NSB, the major passenger rail company in Norway, has introduced wireless internet on 114 of its trains with at least 27 more to follow.
The development is a boon in a country where numerous tunnels, mountains and limited mobile phone reception makes broadband connectivity a challenge.
The four-year project has been managed by rail communications specialist Nomad Digital.
NSB has ordered 50 new Stadler trains which are also equipped with the Nomad solution.
The first 23 trains have been delivered, with an additional 27 trains under production by Stadler in Switzerland.
Norges Statsbaner (NSB) is owned by the government of Norway and serves over 52 million passengers a year, offering local, intercity and long-distance services.
In order to serve its passengers better, NSB required a broadband train connectivity solution for multiple purposes including passenger internet and operational applications.
Because of Norway’s varying mobile signals, the solution needed to have the ability for the moving train to switch between a number of different of mobile operators, including nationwide broadband 450 MHz coverage in areas without 3G coverage.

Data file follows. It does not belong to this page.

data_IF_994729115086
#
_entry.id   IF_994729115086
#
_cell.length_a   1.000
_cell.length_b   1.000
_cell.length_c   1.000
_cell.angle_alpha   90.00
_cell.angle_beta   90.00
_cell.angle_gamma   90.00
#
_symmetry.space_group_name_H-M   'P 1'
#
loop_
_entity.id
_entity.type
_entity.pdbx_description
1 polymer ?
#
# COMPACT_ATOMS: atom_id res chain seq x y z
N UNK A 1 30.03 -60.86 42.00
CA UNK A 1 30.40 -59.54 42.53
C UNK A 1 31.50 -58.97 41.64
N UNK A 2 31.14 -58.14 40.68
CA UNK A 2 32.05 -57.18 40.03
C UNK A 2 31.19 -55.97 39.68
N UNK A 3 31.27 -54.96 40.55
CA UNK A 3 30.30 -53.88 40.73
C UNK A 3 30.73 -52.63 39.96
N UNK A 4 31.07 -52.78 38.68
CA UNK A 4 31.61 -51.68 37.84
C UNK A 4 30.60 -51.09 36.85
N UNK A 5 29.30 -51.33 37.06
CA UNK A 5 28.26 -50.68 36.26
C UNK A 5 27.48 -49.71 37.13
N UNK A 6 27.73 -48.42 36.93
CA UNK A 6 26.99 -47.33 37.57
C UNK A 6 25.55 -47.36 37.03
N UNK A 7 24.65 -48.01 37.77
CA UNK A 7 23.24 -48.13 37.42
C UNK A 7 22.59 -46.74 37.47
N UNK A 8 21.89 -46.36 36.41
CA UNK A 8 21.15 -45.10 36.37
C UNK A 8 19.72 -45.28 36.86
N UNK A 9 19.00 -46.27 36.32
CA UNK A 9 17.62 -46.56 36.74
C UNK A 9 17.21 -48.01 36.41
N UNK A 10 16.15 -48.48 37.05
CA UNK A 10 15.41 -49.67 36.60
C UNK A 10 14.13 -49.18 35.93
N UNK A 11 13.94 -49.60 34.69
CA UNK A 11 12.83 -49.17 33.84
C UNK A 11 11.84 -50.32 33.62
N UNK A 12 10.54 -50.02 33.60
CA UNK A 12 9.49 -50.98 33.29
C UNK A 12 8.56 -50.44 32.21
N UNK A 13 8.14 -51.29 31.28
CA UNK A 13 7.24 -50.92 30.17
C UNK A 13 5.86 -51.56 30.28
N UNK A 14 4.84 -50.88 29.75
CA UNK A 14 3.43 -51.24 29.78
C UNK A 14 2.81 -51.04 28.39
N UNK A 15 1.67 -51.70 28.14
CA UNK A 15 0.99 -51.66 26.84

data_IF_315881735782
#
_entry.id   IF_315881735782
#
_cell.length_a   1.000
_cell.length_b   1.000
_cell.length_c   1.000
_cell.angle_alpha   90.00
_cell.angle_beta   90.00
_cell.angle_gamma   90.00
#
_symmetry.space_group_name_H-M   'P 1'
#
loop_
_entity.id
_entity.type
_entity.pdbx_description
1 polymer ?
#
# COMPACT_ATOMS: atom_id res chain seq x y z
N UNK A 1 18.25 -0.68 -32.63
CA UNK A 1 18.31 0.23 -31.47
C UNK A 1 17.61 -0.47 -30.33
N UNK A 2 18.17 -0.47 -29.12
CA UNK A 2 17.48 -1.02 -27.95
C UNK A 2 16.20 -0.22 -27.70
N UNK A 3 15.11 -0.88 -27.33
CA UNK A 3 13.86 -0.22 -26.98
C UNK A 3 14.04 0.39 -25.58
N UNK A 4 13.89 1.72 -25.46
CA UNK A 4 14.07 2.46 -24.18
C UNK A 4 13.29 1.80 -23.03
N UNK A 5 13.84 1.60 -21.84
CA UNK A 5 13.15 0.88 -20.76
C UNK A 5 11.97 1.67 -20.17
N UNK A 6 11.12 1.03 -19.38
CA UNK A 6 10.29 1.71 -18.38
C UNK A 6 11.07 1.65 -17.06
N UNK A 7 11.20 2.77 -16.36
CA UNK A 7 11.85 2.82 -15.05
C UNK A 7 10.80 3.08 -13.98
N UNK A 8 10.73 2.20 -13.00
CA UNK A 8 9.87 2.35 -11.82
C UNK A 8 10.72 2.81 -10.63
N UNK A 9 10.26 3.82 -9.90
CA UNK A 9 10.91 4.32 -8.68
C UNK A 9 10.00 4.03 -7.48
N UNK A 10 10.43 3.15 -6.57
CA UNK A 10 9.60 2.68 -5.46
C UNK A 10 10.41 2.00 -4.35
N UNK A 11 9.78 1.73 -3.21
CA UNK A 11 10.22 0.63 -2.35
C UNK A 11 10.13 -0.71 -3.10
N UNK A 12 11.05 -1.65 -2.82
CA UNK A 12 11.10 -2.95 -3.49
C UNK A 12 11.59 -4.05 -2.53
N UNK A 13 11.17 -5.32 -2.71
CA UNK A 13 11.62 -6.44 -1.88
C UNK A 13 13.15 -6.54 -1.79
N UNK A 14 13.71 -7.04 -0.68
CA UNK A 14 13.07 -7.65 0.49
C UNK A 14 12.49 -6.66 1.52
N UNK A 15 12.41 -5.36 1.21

NSB also required a system that could be upgraded in future to be able to switch to new technologies as they become available.
Based on Nomad’s products and experience with other train companies (including Heathrow Express and Southern services in the UK), Nomad was selected by NSB as part of a formal tender process.
Due to Norway’s challenging topography where mobile signals can be intermittent, Nomad’s ability to maximise available radio networks and bandwidth in conjunction with its network know-how, was seen as critical in order to provide a robust passenger experience.
Real-time passenger information systems.
In addition to the platform to deliver passenger internet access, NSB also required a portal where passengers can log-on to and gain real-time information about their journey, including key information about the destination that they are heading to.
Nomad’s Fleetmanager system and Service Desk is used for the added purpose to report errors on the system. Real-time position data from the Nomad system is also used in other operational systems, and, combined with data from a range of other sources, gives the operational headquarters a good view of traffic on the national railway network.
“It’s important that the system is always up and running because passengers rely on it for up-to-the-minute information and the company needs continual maintenance updates,” said Eirik Haave-Johansen, account manager at Nomad Digital.